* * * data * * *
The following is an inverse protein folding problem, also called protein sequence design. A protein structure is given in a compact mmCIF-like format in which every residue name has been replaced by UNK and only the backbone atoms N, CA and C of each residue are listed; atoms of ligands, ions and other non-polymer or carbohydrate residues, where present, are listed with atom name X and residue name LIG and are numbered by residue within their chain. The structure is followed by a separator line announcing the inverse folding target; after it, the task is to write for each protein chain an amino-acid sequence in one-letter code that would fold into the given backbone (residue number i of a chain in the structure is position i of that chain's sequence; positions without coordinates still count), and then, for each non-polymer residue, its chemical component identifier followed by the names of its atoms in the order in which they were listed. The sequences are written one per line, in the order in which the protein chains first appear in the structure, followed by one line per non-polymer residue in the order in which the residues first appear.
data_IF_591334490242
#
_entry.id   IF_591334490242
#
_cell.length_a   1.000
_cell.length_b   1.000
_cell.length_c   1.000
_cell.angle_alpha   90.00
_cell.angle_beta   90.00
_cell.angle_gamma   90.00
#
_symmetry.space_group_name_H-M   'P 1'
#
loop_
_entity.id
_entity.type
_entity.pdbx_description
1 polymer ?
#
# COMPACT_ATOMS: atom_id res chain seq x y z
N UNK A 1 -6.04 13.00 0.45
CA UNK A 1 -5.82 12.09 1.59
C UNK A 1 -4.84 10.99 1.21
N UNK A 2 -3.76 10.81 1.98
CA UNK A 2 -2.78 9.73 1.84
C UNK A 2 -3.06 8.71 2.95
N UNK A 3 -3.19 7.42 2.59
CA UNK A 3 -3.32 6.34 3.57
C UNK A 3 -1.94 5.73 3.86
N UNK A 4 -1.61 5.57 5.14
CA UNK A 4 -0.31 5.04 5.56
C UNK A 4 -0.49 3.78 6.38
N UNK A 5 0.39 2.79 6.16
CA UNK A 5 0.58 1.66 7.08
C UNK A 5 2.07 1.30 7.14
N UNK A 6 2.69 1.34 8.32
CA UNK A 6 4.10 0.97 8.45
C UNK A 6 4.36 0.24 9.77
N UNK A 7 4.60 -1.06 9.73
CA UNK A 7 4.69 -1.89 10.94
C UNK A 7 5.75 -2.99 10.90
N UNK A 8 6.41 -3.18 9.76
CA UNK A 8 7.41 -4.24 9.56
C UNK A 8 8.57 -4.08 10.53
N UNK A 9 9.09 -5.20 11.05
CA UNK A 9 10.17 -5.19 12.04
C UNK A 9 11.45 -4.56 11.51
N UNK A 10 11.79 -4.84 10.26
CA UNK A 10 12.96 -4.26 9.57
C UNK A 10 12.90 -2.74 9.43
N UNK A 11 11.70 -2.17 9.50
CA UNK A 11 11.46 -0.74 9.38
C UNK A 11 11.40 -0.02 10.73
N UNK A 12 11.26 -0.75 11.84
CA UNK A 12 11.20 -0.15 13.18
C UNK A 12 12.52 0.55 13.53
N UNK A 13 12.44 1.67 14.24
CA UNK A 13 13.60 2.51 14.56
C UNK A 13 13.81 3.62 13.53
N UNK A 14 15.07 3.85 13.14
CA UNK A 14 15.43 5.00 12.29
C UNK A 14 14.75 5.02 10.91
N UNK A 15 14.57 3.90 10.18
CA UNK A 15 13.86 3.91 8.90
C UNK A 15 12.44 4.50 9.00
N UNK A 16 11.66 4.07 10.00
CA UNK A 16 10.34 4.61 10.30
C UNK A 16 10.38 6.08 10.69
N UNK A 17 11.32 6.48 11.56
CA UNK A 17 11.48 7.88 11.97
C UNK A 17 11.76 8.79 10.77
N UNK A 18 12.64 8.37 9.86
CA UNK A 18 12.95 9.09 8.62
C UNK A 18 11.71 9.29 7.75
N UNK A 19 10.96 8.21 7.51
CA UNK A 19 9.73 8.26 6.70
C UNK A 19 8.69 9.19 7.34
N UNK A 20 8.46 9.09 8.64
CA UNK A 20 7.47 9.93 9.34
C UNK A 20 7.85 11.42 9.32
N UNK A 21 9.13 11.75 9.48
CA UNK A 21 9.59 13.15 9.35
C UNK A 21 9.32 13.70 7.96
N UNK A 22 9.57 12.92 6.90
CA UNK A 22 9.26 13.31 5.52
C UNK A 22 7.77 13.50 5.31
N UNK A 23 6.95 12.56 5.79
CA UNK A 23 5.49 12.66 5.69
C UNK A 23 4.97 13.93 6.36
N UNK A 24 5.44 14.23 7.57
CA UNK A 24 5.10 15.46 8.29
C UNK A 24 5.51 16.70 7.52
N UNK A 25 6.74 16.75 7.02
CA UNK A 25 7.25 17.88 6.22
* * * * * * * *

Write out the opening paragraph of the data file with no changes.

The following is an inverse protein folding problem, also called protein sequence design. A protein structure is given in a compact mmCIF-like format in which every residue name has been replaced by UNK and only the backbone atoms N, CA and C of each residue are listed; atoms of ligands, ions and other non-polymer or carbohydrate residues, where present, are listed with atom name X and residue name LIG and are numbered by residue within their chain. The structure is followed by a separator line announcing the inverse folding target; after it, the task is to write for each protein chain an amino-acid sequence in one-letter code that would fold into the given backbone (residue number i of a chain in the structure is position i of that chain's sequence; positions without coordinates still count), and then, for each non-polymer residue, its chemical component identifier followed by the names of its atoms in the order in which they were listed. The sequences are written one per line, in the order in which the protein chains first appear in the structure, followed by one line per non-polymer residue in the order in which the residues first appear.